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New Law Nixes Tobacco Shipments by Mail

Booking photo of Jamie A. Kuhne, December 11, 2009 he was arrested after telling police he strangled his wife and stuffed her in a suitcase.(Herndon Police Department)
Herndon Police Department
Savvy smokers and other tobacco users have long known a secret to getting their tobacco on the cheap: buy through the mail. Ordering from tobacco-producing southern states with plenty of supply and low taxes - or from tax-free Indian reservations - offered a steep discount to store prices.

But no more. A law taking effect June 29 will ban most tobacco products from being delivered by the U.S. Postal Service, closing a loophole that the government considered a tax dodge and a way for young people to skirt age restrictions.

The law, Prevent All Cigarette Trafficking Act was signed into law March 31, part of a growing regulatory crackdown on tobacco under President Barack Obama that has included bans on flavored cigarettes (except for menthols) and on cigarettes labeled as "light," as well as a broader Food and Drug Administration review that is expected to last years, but may result in sweeping new rules.

The mailing ban will extend to cigarettes, roll-your-own tobacco and smokeless tobacco. It does not include cigars.

There are a few exceptions. Shipments entirely within Alaska and Hawaii can continue. So can packages sent between tobacco businesses.

The "light" cigarettes rule also takes effect this month. The FDA ruled that cigarette packs can no longer feature names such as "light," "mild," "medium" or "low," which many smokers wrongly think are less harmful than "full-flavor" cigarettes.

Cigarette makers are replacing those words with colors such as gold, silver, blue and orange on brands that make up more than half of the smokes sold across the country.

Studies show that about 90 percent of smokers and nonsmokers believe that cigarettes described as "light" or have certain colors on the packages are less harmful even though "all commercial cigarettes are equally lethal," said David Hammond, a health behavior researcher at the University of Waterloo in Canada.

Still, a year after a new law put tobacco regulation in the hands of the FDA, one thing is clear: It will likely be years before any of the most aggressive steps to reduce deaths from smoking might happen.

When President Barack Obama signed the bill into law last June, anti-tobacco advocates suggested it could lead to a reduction in nicotine levels, a ban on menthol cigarettes or other aggressive moves.

Such moves are still a long way down the road as the FDA takes its time assessing the scientific evidence for what would best improve public health. That leaves the future of the industry and effects on both companies and consumers under a cloud of smoke.

But for public health experts, one thing is clear - more needs to be done to snuff out the death and disease caused by cigarettes and other tobacco products, and stop people from using them in the first place.

In a short period, the FDA has made real progress that will begin to have a meaningful health impact, said Matthew Myers, president of the Campaign for Tobacco-Free Kids.

While the law doesn't let the FDA ban nicotine or tobacco outright, the agency could lower nicotine to non-addictive levels. And that's exactly what former FDA Commissioner David Kessler, who championed the anti-tobacco public health movement, wants to see happen.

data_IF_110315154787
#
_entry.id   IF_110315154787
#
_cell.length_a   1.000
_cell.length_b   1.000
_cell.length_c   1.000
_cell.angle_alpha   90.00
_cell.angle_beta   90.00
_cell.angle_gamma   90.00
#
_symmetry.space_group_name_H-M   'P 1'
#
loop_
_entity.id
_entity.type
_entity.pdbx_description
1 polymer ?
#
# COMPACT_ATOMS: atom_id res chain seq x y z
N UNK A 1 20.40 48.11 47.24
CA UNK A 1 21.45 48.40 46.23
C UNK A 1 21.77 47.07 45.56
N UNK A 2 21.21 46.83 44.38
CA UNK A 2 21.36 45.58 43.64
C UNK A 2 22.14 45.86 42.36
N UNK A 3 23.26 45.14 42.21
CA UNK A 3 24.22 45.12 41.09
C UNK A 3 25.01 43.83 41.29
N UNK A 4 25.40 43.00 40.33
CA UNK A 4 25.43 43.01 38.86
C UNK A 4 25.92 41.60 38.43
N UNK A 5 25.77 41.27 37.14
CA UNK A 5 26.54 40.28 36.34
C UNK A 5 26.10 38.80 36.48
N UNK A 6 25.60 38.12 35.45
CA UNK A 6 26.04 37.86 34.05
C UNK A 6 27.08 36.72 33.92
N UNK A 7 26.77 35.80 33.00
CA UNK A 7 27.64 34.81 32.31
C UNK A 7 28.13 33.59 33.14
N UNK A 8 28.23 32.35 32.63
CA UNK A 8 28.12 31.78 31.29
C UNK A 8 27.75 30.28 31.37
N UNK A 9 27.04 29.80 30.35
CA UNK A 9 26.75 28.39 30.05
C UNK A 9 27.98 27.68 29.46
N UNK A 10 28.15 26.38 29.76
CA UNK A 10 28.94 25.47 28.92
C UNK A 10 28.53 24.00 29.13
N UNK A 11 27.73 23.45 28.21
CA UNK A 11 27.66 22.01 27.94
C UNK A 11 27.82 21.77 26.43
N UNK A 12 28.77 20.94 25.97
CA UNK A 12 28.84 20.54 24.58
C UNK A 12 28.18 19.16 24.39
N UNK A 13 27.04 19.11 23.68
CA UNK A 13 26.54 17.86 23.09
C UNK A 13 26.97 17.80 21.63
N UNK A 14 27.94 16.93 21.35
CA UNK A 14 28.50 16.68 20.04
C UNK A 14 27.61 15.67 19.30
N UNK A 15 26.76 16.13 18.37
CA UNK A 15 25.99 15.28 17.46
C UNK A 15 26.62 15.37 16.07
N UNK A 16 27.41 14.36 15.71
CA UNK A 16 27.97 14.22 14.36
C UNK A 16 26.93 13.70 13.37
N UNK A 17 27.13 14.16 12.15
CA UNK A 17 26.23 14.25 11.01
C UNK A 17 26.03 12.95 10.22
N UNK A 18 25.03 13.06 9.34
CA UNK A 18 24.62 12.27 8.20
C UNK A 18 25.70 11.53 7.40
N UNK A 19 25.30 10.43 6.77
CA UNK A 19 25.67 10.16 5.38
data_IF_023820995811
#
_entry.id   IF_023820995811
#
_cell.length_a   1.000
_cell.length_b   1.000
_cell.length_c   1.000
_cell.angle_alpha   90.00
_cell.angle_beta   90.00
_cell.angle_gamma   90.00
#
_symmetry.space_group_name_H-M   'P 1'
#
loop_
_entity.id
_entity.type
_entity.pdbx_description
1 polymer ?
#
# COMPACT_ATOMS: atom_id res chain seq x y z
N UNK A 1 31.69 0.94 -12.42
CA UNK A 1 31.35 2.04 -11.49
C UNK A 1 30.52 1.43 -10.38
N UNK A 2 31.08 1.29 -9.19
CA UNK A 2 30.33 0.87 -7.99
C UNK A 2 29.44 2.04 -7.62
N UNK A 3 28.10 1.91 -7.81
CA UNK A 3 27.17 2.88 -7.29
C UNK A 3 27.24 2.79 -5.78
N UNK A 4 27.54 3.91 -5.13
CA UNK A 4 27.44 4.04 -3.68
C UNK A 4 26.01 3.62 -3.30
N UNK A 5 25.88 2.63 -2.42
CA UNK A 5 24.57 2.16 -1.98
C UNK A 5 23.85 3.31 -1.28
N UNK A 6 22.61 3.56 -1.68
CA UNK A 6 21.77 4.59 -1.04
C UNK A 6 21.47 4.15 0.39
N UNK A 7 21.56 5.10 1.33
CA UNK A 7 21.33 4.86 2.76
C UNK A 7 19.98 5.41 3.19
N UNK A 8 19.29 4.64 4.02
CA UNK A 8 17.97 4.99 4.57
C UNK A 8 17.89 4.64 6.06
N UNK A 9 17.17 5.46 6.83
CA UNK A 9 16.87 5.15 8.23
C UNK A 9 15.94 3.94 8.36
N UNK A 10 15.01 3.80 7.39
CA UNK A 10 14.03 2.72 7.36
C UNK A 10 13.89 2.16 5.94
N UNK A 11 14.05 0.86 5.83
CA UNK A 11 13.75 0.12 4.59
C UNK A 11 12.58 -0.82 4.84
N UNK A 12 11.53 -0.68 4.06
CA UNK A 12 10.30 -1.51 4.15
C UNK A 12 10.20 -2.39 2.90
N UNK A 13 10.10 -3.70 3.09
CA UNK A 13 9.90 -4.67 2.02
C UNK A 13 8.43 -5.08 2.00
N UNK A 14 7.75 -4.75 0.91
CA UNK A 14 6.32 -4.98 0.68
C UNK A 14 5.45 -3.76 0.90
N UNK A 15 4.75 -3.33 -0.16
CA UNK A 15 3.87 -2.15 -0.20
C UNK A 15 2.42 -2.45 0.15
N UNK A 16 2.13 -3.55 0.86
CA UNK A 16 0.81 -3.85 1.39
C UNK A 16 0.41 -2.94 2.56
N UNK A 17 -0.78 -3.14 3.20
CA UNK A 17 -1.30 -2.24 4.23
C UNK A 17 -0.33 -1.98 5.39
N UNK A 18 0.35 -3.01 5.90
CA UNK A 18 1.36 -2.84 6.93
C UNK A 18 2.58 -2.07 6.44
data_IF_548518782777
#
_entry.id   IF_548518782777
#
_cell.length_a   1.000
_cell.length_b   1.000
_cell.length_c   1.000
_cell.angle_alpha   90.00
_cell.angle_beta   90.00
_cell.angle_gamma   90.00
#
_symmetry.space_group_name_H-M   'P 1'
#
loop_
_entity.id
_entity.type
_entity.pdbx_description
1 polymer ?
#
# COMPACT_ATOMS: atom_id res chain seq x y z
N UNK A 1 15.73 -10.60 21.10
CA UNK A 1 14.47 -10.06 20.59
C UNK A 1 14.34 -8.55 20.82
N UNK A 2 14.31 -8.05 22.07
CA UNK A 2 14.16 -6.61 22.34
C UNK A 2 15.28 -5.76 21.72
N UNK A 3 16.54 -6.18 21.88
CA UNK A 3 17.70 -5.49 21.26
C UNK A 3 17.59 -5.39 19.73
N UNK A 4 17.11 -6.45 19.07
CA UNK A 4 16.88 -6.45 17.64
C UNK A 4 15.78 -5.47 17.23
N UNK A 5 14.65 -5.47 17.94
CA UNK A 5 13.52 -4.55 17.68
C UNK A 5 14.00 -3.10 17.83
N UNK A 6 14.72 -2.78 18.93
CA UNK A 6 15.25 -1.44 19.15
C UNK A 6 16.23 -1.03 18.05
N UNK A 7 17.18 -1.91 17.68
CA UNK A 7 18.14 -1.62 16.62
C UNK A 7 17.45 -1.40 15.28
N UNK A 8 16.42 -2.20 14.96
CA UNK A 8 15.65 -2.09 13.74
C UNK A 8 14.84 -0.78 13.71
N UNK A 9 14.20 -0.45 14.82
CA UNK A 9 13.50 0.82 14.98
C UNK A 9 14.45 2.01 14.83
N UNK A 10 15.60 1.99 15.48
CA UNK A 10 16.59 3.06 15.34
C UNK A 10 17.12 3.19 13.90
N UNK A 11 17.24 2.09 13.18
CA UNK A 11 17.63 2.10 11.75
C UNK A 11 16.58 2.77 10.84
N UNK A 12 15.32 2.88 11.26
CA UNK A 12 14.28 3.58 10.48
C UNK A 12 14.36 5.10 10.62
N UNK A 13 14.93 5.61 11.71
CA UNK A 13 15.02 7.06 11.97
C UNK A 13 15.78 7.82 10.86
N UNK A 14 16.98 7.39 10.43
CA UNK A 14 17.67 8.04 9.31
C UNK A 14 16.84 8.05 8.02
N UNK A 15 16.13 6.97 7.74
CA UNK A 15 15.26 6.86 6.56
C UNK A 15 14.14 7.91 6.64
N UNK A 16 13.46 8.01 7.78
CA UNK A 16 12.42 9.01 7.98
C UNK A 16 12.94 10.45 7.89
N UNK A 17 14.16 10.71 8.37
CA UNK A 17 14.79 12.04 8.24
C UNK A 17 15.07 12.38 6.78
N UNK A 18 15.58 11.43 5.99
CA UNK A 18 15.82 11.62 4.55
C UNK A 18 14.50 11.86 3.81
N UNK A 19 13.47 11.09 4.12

"The tobacco industry knew 40 years ago that there was a threshold below which people would quit," Kessler said in an interview with The Associated Press. "Reducing the level of nicotine in cigarettes will change cigarette smoking as we know it. It is the ultimate harm reduction strategy."

Most smokers ingest between 1 to 3 milligrams of nicotine per cigarette. Kessler suggests that the FDA lower that number to between 1 and .5 milligrams.

While some will argue such a proposal is akin to prohibition, making cigarettes less addictive would reduce the vast majority of the more than 400,000 deaths per year from smoking in the U.S., Kessler said.

"It is now time to reverse the trajectory of smoking initiation, sustained addiction and premature death," he said. "Ultimately the agency's success needs to be measured in terms of the number of people who smoke and the number of kids who start."

Kessler's suggestion to make tobacco less addictive deserves "serious consideration," said the Campaign for Tobacco-Free Kids' Myers.

There are two approaches to regulating tobacco use: one that says there's no safe way to use tobacco and pushes for people to quit above all else. Others embrace the idea that lower-risk alternatives like smokeless tobacco and other nicotine delivery systems like gum or even electronic cigarettes can help improve overall health.

The law lays out the possibility for both, prescribing a scientific approach to improve public health, said Dr. Lawrence Deyton, director of the FDA's Center for Tobacco Products.

"There's multiple strategies the FDA will be considering," Deyton said in an interview with The Associated Press. "We certainly have not made any determination on one side or another."

Deyton did not say whether Kessler's suggestion would become a reality, but said the law does allow the FDA to set nicotine levels.

No matter the approach, Deyton said he wants Americans to trust what the agency's work on tobacco.

"We now get the opportunity to speak the truth about tobacco products and do so in a reasonable way," Deyton said. "We will not do it as zealots, we will not do it as aggressive government. We will do it in a methodical, reasonable way."